Many parts of your car will wear down over time, including your brakes. To help them stay in good condition, paint your brake calipers every three to four years.
A professional brake caliper paint job typically costs between $250 and $450. If you’re interested in saving some money, you can DIY this task in your own garage.
Benefits of Painting Brake Calipers
The main benefit of painting brake calipers is that the paint prevents rust from forming and weakening your brake system. Painted calipers also shed dirt more easily, resulting in a simpler cleaning job.
What’s more, this task gives you a chance to customize your vehicle a bit. Since brake calipers are visible from the outside of your car, painting them lets you show your style. Overall, painting your calipers can both improve the appearance of your vehicle and increase its value.
The most important part of painting brake calipers is picking the right paint. Go for a paint with high heat resistance that’s designed specifically for brake calipers. Spray paint is the most common choice, but you can also use liquid paint and a paintbrush.
Aside from the proper paint, you’ll need a few other materials for your caliper paint job.
Tools and Materials
Before you paint your brake calipers, gather the following items:
Milwaukee M18 Fuel 3/8" Mid-Torque Impact Wrench
349.99 $ 279.99 $
Evercraft Jack & Stand Combo
Starting at 24.28 $
Steps to Painting Brake Calipers
Follow these steps to complete your DIY brake caliper paint job.
Get Set Up
- Position your vehicle on a flat, level surface (in other words, not in your driveway) with the parking brake on and the ignition off.
- Using the lug wrench, loosen the lug nuts on each wheel by a quarter If the nuts are stiff or rusty, apply some rust release. Don’t remove the lug nuts yet.
- Place the jack under the vehicle and slowly raise it off the ground. Place jack stands under the jack points of the vehicle to support it. (Your owner’s manual will tell you exactly where the jack points )
WD 40 Specialist Rust Release Penetrant
Remove the Wheels
- Use the lug wrench to finish removing the lug nuts from the wheel.
- With the lug nuts removed, gently pull the tire towards You can do one tire at a time or all four at once. In the latter case, use chalk to mark the tires so that you don’t mix them up.
Remove the Calipers
- Use a ratchet wrench to remove the brake calipers. Be careful not to disconnect the caliper from the brake line or to damage the brake hose connected to the caliper.
- Separate the brake pads from the caliper. Set them aside to avoid getting paint on them. This is a good time to assess whether your brake pads need replacing.
NAPA Silent Guard Brake Pads
Starting at 74.89 $
Adaptive One Brake Pads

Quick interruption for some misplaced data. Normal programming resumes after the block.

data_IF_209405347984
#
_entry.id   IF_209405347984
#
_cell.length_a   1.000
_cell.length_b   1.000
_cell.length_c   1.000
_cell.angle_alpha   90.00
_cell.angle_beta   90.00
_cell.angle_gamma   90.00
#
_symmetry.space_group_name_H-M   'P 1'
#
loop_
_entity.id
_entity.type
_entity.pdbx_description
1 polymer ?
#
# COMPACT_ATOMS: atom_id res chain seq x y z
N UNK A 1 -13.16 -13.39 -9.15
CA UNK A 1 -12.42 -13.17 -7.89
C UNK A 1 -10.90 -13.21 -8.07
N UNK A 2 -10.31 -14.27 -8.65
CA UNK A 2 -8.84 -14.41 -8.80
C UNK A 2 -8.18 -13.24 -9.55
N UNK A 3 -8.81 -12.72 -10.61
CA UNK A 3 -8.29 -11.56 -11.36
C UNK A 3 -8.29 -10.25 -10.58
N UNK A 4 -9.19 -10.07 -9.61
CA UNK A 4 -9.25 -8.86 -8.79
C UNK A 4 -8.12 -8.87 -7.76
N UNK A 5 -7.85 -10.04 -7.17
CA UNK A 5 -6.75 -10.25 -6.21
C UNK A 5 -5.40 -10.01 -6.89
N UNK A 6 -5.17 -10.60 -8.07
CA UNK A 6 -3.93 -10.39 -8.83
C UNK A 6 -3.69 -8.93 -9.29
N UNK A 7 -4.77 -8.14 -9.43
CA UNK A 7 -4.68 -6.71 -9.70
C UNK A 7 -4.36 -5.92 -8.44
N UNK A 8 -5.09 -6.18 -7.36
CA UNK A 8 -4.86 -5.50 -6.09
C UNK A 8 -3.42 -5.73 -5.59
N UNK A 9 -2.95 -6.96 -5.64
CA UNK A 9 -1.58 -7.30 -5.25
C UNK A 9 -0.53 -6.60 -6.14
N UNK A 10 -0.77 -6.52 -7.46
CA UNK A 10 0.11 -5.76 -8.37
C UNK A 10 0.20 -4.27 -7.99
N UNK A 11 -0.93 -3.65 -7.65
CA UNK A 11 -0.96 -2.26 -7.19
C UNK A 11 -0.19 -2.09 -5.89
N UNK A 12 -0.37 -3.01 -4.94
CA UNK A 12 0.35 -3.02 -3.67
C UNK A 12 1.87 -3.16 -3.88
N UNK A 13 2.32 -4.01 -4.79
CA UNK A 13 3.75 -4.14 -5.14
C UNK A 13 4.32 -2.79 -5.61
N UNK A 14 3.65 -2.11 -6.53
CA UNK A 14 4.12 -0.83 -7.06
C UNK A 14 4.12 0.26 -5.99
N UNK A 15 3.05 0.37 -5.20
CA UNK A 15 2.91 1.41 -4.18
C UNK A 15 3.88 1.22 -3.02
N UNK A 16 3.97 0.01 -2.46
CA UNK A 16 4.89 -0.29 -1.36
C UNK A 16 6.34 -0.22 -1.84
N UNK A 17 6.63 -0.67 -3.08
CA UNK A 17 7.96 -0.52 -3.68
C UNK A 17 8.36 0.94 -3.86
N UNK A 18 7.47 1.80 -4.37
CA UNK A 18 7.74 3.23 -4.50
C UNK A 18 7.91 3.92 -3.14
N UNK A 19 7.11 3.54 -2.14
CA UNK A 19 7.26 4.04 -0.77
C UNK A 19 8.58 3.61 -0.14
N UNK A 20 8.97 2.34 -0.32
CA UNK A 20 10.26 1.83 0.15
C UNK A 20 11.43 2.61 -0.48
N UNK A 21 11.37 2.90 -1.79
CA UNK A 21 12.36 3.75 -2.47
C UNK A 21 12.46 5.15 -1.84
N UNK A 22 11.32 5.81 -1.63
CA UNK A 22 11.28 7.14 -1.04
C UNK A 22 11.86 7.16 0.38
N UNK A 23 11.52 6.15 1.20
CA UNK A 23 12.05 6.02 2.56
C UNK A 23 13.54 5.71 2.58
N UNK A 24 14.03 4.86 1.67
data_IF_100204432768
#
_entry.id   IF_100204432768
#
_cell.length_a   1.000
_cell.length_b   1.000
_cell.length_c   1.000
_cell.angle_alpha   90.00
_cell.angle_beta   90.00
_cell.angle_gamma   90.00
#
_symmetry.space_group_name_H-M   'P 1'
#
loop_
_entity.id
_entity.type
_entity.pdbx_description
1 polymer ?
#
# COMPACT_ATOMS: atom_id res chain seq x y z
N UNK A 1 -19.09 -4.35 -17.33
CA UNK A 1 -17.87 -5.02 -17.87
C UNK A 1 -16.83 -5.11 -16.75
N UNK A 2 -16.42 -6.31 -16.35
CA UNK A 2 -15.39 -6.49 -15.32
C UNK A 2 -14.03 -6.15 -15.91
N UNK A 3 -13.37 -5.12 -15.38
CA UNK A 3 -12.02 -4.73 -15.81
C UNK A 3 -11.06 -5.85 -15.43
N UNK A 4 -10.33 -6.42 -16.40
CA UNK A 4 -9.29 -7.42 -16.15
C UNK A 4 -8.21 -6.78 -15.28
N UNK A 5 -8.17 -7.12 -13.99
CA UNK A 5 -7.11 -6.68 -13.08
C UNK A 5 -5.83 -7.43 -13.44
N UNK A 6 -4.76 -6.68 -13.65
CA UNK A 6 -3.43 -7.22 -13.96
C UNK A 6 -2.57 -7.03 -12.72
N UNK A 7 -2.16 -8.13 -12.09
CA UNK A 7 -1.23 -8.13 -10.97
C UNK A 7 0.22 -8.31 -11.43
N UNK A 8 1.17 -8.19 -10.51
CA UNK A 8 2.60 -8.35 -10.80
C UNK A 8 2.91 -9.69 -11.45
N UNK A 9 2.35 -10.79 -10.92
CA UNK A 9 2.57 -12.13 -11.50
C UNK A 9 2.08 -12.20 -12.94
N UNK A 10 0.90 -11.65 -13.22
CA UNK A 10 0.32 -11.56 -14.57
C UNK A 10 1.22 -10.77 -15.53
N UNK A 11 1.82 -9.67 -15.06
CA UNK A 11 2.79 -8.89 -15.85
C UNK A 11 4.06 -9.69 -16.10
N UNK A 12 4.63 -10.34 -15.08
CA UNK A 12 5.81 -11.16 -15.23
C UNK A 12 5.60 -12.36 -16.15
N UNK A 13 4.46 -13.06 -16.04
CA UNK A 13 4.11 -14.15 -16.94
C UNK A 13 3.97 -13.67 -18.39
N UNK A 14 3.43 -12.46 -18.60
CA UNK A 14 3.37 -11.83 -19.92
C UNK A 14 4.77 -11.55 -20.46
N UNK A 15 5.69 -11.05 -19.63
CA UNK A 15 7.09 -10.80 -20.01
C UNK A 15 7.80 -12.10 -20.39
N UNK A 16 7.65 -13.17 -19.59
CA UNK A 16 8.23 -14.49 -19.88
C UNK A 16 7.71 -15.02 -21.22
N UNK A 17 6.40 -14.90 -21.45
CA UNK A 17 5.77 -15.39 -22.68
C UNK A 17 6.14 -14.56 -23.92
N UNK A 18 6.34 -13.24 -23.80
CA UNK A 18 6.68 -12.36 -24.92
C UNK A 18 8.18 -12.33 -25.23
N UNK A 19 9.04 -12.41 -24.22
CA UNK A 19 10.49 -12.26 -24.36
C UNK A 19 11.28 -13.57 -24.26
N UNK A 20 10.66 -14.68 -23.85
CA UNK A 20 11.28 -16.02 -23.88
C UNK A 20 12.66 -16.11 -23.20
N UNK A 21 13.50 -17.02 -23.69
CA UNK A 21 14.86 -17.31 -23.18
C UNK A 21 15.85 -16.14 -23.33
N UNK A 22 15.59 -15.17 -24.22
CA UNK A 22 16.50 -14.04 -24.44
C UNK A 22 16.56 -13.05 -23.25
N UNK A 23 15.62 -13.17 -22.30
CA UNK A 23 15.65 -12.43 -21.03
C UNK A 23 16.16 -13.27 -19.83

Starting at 85.89 $
Clean the Calipers
- Clean the calipers with a wire brush and brake cleaner.
- Use 150- to 200-grit sandpaper to sand the metal parts of the calipers.
- Finish with another spray of brake cleaner and wipe with a paper towel dipped in rubbing alcohol.
Protect Surrounding Areas
- Apply newspaper and masking tape to the rubber protectors around the caliper pistons, the brake rotor, and the panels around the wheel.
- Make sure you don’t get any paint on the brake discs. Doing so can affect their performance and make it more difficult for your car to stop.
Apply the Paint
- Follow the instructions on the paint can and focus on one side of the caliper at a time.
- (You don’t need to apply any paint to the inner portion of the caliper.)
- Apply the paint smoothly and from different angles for an even coat.
- Apply 3 to 4 coats of paint, waiting 5 to 10 minutes between each coat.
- Let the caliper dry for 30 minutes, and then repeat on the other side.
- Let the entire caliper dry for at least 1 hour before putting it back into place.
- Once all the calipers are painted and back in place, put the brake pads back on using a C-clamp.
- Replace all the bolts you removed.
- Place the tires back on the car and hand tighten the lug nuts in a crisscross pattern.
- Lower the vehicle to the ground and remove the jack and jack stands. Make sure all the lug nuts are properly tightened.
- Wait 24 hours before driving to allow the paint to cure completely.
- After 24 hours, take your vehicle out for a test drive to make sure the brakes are working properly.
Brake System Maintenance Tips
Although general wear is inevitable, getting your brakes serviced every year can help them last longer. Picking the right brake pads for your driving habits can also help you get the most out of your brakes.
If you have any questions about how to paint brake calipers or about brake system maintenance, speak to an expert at your local NAPA Auto Parts store.